Attempts to create archetypical psychological profiles of rural and urban African Americans outside the field of psychology can help formulate a better understanding of the dynamics of identity development among rural African Americans. A useful starting point is W.E.B. Du Bois’ famous statement about the psychic duality of African Americans:

It is a peculiar sensation, this double-consciousness, this sense of always looking at one's self through the eyes of others, of measuring one's soul by the tape of a world that looks on in amused contempt and pity. One ever feels his two-ness—an American, a Negro; two souls, two thoughts; two unreconciled strivings; two warring ideals in one dark body, whose dogged strength alone keeps it from being torn asunder (Du Bois,1897; 194-95).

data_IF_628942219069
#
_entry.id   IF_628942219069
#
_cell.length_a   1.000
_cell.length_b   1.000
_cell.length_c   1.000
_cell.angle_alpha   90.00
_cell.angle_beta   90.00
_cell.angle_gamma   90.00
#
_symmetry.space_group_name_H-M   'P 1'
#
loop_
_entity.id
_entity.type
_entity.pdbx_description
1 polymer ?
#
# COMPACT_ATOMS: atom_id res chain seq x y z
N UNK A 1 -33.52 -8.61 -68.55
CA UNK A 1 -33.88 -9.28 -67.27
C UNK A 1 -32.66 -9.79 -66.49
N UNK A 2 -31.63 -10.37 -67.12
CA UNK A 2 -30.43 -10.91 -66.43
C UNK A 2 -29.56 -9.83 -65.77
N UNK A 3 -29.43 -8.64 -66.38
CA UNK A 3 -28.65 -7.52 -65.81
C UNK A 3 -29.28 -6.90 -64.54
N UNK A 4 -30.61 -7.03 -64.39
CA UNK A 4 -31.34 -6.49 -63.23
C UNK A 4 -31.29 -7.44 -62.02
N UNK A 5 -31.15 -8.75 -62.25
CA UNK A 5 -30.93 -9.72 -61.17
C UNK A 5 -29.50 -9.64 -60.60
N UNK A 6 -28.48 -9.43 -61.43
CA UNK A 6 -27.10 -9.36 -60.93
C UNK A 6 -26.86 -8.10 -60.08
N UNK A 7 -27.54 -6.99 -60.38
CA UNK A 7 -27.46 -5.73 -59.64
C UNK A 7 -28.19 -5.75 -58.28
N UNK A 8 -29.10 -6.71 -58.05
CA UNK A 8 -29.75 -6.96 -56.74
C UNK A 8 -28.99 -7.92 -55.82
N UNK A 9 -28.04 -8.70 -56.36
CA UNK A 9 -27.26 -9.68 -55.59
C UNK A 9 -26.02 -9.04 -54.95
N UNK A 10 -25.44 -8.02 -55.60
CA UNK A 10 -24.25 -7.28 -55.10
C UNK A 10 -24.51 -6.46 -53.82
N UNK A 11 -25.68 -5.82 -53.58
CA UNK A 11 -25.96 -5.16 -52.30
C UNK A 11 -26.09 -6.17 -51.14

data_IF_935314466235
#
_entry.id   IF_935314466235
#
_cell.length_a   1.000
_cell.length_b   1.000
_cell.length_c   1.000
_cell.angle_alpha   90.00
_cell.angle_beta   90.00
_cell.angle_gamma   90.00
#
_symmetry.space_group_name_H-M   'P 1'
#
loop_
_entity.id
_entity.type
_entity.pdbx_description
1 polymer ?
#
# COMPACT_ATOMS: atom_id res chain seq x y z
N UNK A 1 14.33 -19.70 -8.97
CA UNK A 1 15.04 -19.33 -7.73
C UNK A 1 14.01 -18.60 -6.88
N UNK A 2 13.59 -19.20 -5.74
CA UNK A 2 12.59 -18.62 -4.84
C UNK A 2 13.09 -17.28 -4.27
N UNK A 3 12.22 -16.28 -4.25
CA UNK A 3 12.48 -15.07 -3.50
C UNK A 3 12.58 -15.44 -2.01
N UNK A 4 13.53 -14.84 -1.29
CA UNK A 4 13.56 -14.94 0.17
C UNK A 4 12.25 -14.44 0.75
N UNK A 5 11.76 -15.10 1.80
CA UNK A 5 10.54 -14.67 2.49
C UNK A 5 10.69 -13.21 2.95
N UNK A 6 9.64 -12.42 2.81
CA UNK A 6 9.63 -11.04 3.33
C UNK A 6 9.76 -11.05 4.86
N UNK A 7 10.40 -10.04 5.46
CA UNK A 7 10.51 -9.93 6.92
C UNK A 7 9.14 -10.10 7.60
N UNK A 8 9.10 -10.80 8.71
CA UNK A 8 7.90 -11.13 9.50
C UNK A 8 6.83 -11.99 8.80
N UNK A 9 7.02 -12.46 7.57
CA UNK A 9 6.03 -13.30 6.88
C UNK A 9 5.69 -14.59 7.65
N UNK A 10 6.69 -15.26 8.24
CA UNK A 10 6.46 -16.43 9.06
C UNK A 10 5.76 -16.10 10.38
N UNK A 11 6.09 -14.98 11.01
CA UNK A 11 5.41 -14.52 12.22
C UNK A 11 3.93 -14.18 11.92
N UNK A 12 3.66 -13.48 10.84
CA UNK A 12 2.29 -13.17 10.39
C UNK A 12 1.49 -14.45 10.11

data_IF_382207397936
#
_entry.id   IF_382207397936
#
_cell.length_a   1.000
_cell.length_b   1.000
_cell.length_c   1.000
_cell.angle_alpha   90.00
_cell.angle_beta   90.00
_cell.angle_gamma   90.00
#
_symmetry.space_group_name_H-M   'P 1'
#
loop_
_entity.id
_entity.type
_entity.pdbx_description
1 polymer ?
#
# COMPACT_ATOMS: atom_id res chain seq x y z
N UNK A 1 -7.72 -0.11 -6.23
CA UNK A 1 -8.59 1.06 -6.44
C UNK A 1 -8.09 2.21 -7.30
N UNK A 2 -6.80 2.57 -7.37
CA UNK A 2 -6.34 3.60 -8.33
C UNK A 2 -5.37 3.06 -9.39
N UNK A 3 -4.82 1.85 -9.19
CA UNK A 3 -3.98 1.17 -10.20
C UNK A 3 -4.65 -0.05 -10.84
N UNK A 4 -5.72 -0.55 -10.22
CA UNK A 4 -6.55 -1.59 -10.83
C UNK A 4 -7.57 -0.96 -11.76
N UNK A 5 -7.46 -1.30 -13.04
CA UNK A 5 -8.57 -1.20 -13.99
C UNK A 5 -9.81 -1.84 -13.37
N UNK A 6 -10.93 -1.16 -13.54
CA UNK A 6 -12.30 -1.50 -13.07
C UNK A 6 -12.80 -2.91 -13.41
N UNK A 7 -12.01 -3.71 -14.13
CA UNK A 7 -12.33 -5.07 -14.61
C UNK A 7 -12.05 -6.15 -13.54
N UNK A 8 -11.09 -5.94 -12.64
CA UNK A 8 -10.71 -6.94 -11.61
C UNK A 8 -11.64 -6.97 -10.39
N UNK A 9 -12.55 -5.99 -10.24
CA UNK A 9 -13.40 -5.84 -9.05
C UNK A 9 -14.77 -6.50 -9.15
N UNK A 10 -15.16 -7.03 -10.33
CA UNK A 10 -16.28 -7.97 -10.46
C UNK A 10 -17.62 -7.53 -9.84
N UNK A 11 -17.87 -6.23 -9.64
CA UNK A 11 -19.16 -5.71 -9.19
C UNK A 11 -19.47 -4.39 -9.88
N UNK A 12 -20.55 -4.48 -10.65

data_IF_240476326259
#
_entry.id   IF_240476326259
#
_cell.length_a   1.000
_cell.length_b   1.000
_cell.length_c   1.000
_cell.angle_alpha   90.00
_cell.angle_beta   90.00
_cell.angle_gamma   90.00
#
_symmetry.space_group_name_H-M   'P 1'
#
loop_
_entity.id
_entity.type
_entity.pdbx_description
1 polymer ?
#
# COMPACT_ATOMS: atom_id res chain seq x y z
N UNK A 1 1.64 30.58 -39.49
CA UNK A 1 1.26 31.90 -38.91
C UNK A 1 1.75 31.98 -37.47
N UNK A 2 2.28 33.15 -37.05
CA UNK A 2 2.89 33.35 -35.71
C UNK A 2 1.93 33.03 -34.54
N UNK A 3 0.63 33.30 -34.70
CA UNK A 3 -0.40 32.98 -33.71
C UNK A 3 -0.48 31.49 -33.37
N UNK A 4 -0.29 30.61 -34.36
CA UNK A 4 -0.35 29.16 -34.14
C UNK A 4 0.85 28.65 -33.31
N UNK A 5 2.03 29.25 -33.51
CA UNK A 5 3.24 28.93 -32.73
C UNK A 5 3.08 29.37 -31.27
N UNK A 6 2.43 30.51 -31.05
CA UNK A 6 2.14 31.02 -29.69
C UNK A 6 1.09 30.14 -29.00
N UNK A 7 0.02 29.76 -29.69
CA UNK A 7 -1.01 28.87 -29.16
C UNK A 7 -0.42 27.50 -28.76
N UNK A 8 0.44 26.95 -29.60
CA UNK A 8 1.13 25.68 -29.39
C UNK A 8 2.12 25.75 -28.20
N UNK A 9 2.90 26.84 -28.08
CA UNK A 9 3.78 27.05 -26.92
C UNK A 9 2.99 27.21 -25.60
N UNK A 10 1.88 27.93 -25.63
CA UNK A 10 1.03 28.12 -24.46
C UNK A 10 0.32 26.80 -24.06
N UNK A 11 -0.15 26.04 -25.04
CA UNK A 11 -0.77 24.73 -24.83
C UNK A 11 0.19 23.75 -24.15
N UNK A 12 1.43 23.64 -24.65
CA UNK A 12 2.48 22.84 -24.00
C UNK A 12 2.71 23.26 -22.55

Du Bois used the characters in his published and unpublished novels to explore variations in the psychological orientations of rural African Americans. In The Quest of the Silver Fleece, Blessed Alwyn and Zora Cresswell represent the extremes of personality types within the Black population in the post-Civil War Southern United States. Zora, a wild, sensual, uneducated girl raised in the swamp, had been exposed neither to the socialization processes of the majority culture nor to the institutions indigenous to the Black plantation experience in the South. In contrast, Bles had been reared on a plantation, but reflecting Du Bois’ own orientation, he had produced an intense commitment to formal education. However, Du Bois interestingly projects uncritical commitment to formal education as dysfunctional because the traditional content reinforced the status quo and inadequately prepared its recipients to address the realities of the subordination of Blacks. Thus elements of both the reformist and radical approaches are reflected in the implied optimal strategy for psychic liberation.